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Technology / Cybersecurity

‘Huge surge’ reported in malicious spam emails

Malicious spam emails have seen a huge rise since the beginning of August, according to M86 Security.

The recent rise has seen levels "far exceed" anything the company has seen over the last two years, including prior to the takedown of the SpamIt operation last October, M86 said.

Last week 13% of the spam emails received by the M86 labs were considered malicious, which the company described as "unusual". On Monday of this week however that figure jumped to 24%. The majority of the malicious spam was being sent from the Cutwail botnet but Festi and Asprox were also contributing.

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"In April this year, we reported on a spike in malicious spam. Yes, that was a significant increase but not as massive as we have observed this week. From the beginning of August, we have observed a huge surge of malicious spam which far exceeds anything we have seen over the past two years," the company said on its blog.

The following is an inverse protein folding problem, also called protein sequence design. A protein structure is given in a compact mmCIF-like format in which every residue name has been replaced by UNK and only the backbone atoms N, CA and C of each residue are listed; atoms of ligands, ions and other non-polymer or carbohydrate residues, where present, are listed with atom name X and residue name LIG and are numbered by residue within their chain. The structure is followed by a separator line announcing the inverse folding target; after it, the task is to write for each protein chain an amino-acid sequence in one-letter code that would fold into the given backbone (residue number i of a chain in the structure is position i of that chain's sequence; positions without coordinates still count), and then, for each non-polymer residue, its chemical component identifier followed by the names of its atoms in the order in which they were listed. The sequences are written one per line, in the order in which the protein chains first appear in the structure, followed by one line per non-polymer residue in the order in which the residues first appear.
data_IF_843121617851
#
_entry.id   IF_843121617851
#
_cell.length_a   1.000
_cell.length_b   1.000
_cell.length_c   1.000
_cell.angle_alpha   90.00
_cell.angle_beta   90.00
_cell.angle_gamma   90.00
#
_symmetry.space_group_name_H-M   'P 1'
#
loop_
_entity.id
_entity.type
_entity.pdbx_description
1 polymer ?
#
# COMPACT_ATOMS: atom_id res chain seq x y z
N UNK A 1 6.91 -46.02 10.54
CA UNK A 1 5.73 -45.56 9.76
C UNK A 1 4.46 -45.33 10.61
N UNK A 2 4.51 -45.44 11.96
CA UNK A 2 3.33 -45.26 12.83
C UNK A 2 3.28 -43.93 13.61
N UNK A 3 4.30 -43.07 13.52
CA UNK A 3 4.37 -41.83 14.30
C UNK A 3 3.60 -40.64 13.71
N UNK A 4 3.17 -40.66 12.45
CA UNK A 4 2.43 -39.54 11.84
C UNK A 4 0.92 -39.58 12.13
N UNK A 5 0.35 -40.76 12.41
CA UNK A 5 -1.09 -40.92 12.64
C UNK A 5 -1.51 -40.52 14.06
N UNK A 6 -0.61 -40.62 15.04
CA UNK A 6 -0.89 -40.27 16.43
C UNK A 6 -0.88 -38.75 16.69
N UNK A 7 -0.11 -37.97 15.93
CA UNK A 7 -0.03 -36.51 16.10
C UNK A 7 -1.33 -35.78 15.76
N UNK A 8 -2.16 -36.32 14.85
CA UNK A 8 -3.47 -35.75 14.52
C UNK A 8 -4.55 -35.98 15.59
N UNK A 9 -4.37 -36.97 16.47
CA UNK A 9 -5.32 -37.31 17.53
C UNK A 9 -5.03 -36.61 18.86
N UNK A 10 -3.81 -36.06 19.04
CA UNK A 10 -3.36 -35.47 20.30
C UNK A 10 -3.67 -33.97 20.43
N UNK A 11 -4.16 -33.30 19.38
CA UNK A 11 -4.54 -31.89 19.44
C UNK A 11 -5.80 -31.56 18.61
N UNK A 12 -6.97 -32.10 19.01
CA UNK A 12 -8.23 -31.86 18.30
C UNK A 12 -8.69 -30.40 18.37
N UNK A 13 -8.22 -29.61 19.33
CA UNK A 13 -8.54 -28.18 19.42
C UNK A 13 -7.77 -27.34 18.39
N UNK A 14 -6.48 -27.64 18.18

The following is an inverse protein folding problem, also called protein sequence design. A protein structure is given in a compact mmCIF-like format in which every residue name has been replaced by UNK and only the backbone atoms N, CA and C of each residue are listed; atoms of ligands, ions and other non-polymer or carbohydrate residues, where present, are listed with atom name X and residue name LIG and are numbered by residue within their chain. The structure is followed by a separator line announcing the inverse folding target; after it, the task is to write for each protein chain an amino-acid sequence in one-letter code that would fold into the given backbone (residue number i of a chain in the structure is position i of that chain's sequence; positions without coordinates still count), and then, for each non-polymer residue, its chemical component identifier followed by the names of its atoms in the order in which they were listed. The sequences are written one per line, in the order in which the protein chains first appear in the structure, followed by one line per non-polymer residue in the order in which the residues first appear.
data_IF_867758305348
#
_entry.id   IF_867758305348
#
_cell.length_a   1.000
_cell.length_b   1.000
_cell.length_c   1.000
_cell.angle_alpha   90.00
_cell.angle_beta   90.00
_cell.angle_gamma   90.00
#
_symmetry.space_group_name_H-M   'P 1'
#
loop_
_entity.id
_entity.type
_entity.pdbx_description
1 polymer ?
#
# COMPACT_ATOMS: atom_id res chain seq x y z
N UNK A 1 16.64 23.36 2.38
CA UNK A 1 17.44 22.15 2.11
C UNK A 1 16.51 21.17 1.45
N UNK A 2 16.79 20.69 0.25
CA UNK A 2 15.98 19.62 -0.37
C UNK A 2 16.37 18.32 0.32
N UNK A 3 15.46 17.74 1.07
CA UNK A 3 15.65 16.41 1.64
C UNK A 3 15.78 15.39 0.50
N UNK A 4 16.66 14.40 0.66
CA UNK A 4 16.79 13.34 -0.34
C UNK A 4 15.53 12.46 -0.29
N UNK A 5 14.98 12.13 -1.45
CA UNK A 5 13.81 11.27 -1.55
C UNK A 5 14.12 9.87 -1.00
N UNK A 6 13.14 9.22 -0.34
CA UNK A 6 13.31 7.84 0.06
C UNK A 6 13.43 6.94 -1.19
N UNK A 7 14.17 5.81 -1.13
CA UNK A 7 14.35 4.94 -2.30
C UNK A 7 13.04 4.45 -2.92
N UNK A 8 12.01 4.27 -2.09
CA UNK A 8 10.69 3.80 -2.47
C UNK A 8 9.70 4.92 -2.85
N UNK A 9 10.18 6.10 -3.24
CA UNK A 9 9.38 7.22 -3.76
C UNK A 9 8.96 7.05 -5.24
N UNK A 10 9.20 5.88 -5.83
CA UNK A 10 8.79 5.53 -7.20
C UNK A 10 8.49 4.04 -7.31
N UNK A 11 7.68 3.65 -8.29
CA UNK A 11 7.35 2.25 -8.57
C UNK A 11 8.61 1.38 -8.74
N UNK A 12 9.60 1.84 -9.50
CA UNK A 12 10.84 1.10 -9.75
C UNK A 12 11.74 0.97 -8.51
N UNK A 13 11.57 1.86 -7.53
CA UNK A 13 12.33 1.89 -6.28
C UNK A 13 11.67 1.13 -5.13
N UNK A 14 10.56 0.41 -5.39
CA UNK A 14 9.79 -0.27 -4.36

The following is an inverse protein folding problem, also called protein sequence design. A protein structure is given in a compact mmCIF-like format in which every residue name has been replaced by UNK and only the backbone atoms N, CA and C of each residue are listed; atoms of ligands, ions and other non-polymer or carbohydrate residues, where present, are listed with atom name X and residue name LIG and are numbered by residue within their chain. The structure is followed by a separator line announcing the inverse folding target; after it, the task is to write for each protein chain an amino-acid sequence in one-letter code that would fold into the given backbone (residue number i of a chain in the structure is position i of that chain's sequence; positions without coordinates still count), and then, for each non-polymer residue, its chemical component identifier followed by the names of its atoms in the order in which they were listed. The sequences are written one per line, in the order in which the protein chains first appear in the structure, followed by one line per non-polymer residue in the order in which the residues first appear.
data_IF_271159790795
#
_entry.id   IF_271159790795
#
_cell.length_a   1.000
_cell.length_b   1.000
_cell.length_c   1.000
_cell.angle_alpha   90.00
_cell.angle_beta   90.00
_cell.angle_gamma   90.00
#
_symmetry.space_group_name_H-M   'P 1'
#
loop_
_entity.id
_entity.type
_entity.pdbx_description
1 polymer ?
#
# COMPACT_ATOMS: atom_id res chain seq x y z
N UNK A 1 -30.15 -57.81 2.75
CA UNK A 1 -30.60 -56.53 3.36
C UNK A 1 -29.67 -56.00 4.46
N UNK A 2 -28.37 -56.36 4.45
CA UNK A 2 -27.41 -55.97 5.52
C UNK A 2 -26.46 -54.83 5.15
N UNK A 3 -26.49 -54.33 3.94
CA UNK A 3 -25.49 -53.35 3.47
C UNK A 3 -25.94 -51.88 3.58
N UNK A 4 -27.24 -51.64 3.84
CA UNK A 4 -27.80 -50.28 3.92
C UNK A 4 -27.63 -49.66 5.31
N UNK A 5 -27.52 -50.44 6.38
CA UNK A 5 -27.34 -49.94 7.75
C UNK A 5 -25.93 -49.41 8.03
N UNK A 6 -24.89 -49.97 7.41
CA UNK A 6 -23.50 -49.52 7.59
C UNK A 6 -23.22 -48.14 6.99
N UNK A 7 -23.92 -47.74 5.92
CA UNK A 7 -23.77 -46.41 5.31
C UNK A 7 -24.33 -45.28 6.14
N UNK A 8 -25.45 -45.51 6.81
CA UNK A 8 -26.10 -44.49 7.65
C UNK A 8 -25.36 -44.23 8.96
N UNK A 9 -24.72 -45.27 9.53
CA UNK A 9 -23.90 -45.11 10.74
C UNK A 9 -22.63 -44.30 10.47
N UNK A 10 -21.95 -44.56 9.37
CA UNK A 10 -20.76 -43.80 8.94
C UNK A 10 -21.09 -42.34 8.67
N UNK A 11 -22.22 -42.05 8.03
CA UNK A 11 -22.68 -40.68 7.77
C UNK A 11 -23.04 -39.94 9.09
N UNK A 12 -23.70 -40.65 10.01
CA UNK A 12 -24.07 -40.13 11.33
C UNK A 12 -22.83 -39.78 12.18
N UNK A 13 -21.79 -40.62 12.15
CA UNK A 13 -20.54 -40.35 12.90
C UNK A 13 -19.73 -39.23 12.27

"This is an epic amount of malicious spam. After multiple recent botnet takedowns, cyber criminal groups remain resilient, clearly looking to build their botnets and distribute more fake AV in the process. It seems spammers have returned from a holiday break and are enthusiastically back to work," the blog added.

Malicious spam emails used traditional tricks such as fake messages about credit cards being blocked, hotel bills and UPS deliveries to lure people in, M86 added.

Recently M86’s CEO John Vigouroux told CBR security companies were doing a "miserable job" of protecting their customers by relying on out of date technologies that are not able to keep up with modern threats.

"Clearly the industry is doing a miserable job," he said, "but at the same time it’s saying ‘I’m McAfee, Sophos, Symantec: use me and you’re safe’. Clearly that’s not working so well. The industry is doing something wrong."
This article is from the CBROnline archive: some formatting and images may not be present.